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How exactly is information for CO transitions found?

  1. Jan 14, 2016 #1
    I recently attended a talk about molecular clouds discussing CO transitions in them. I've been trying to understand spectroscopy in astronomy and have tried reading lots of articles online although I still don't quite get everything. It seems that telescopes can find the intensity emitted by certain sources at different wavelengths, such as in normal spectroscopy, correct? How exactly then can a telescope focus on one particular molecular cloud light years away without having this data obfuscated by all the other interacting objects and interfering waves in space? How are we confident this information came from that particular molecular cloud specifically (is it some sort of filter done against the background? If so, could you explain this)? Also, I saw a temperature vs velocity graph that displayed different CO transitions, but how can such a graph even be constructed?

    I unfortunately don't have the slides for reference, but I'm just fascinated and slightly confused by how we actually get all this data from telescopes. Any information you have would be great!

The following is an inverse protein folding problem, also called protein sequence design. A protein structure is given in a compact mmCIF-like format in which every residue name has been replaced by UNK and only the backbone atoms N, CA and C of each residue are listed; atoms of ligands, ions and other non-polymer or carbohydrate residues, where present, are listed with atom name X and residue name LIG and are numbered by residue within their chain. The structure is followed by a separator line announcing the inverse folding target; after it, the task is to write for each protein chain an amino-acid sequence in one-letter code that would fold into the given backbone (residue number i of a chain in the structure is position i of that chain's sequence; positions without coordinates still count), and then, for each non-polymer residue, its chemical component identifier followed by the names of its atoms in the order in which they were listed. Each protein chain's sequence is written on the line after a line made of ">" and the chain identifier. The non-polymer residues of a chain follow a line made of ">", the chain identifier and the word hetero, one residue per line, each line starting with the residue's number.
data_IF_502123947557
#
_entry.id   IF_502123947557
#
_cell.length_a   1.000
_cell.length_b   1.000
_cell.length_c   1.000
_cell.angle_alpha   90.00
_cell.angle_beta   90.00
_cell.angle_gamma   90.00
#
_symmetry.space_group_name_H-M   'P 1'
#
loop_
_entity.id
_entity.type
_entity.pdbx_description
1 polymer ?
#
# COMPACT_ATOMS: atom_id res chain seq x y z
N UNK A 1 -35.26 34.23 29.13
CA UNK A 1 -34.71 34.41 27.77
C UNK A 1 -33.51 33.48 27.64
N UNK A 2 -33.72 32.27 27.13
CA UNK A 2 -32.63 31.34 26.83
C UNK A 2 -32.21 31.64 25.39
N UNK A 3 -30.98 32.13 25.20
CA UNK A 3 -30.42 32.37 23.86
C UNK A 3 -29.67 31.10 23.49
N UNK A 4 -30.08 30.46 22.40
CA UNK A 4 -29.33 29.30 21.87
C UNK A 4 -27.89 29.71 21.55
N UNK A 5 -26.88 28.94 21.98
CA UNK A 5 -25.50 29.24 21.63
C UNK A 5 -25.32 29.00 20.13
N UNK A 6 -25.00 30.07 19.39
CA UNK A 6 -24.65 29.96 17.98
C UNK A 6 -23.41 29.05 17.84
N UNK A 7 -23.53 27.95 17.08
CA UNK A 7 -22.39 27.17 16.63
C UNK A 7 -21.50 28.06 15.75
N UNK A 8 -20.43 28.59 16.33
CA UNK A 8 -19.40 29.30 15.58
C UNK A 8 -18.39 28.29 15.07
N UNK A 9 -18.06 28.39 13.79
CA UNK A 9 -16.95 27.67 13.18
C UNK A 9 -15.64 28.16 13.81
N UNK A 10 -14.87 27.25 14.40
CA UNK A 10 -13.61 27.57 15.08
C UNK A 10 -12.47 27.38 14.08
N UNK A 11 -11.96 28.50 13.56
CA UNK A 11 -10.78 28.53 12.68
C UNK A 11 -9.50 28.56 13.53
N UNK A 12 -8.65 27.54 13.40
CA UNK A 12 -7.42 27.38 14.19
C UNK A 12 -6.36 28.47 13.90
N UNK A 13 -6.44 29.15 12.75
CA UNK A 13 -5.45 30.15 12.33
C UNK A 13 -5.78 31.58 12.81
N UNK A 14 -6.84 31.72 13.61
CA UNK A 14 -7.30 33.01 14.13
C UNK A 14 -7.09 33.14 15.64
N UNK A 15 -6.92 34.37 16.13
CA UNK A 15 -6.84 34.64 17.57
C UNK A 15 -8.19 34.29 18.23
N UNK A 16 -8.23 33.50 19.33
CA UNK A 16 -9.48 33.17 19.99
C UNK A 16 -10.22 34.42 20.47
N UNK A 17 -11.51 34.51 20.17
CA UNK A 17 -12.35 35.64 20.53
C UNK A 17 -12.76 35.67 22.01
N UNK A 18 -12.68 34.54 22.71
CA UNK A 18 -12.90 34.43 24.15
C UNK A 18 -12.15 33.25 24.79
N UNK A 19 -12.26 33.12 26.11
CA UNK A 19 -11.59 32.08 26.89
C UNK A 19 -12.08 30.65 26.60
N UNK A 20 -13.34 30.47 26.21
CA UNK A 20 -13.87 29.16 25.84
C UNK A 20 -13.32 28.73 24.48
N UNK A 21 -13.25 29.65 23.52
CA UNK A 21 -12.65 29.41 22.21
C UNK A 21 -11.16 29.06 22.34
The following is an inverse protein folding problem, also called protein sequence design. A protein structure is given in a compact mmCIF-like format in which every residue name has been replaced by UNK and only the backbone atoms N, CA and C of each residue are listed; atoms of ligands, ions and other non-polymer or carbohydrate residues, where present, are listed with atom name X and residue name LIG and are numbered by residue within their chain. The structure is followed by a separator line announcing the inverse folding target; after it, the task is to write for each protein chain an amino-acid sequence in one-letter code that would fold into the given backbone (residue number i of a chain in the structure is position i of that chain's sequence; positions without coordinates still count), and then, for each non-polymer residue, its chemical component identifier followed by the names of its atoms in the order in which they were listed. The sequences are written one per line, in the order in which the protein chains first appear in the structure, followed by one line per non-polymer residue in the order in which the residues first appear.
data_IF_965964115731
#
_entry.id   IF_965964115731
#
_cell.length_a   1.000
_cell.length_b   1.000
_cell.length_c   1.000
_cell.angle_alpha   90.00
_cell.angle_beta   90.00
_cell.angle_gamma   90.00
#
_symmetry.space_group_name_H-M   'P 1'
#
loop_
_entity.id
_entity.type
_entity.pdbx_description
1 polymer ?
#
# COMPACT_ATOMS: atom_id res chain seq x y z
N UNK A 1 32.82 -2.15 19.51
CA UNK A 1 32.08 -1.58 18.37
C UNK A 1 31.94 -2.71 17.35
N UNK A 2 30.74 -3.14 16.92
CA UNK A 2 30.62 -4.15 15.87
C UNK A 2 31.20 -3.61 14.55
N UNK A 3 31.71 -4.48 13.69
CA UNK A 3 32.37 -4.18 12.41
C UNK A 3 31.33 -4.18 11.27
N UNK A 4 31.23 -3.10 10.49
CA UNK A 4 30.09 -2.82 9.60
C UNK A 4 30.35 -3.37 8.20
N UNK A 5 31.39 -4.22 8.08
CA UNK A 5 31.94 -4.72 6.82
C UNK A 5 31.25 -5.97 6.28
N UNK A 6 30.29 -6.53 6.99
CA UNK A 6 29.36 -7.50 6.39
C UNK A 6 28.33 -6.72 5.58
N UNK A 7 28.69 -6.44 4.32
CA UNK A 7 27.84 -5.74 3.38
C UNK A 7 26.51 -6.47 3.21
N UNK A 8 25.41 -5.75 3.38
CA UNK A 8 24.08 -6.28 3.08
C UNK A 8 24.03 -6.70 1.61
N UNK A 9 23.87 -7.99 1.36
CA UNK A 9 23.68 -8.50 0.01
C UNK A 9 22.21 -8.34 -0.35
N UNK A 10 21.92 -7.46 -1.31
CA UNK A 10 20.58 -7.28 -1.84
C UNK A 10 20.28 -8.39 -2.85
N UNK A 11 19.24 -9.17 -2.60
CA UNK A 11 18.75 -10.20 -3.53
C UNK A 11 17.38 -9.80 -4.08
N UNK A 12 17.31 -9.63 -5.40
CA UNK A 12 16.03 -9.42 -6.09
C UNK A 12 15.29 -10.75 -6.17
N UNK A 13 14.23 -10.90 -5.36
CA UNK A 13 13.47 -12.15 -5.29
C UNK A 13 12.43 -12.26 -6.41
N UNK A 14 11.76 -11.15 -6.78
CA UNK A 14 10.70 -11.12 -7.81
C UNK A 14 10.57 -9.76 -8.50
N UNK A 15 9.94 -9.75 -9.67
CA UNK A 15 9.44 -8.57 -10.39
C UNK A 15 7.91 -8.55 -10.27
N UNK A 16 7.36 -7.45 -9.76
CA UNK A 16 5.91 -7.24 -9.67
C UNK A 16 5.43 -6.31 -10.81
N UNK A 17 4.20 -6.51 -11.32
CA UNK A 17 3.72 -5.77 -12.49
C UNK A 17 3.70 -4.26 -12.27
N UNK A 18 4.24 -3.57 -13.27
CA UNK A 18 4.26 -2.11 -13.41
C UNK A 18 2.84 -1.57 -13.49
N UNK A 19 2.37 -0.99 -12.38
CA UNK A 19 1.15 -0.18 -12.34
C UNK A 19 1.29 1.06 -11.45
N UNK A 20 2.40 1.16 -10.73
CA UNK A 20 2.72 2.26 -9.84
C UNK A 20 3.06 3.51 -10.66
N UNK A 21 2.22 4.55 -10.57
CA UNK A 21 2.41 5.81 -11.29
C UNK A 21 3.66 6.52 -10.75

2. jcsd
  3. Jan 15, 2016 #2

    Simon Bridge

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    You point the telescope precisely at the object you want to study - you can collect light from it the same way you get light from nearby objects without getting confused about other things in the way. One way is to put a metal mask over the telescope that has a small hole in it, and the aim of the telescope through the hole is allowed to pass over the disk of the star or the area of the cloud being studied - the way the data collected changes with the pass is graphed.
    But mainly, if there is something in the way we can see it's effect ... it will block some of the light from what we want to look at.

    Very confident. The data from the regeon of the cloud is compared with data from another region and also from other times.
    By using our understanding of how these things usually work for nearby objects and assuming that physics is the same everywhere.

    Note: Galileo demonstrated his telescope first by pointing it at objects across the room - so people could verify quickly that the telescope showed what was really there. Then he pointed it at more and more distant objects, like the motto carved high up on a building across town (which people knew about)... he did this well before showing them other planets because he needed to build confidence in the telescope.

    It is the same today - observations are not done alone but are built on a long history of other observations and refinements.
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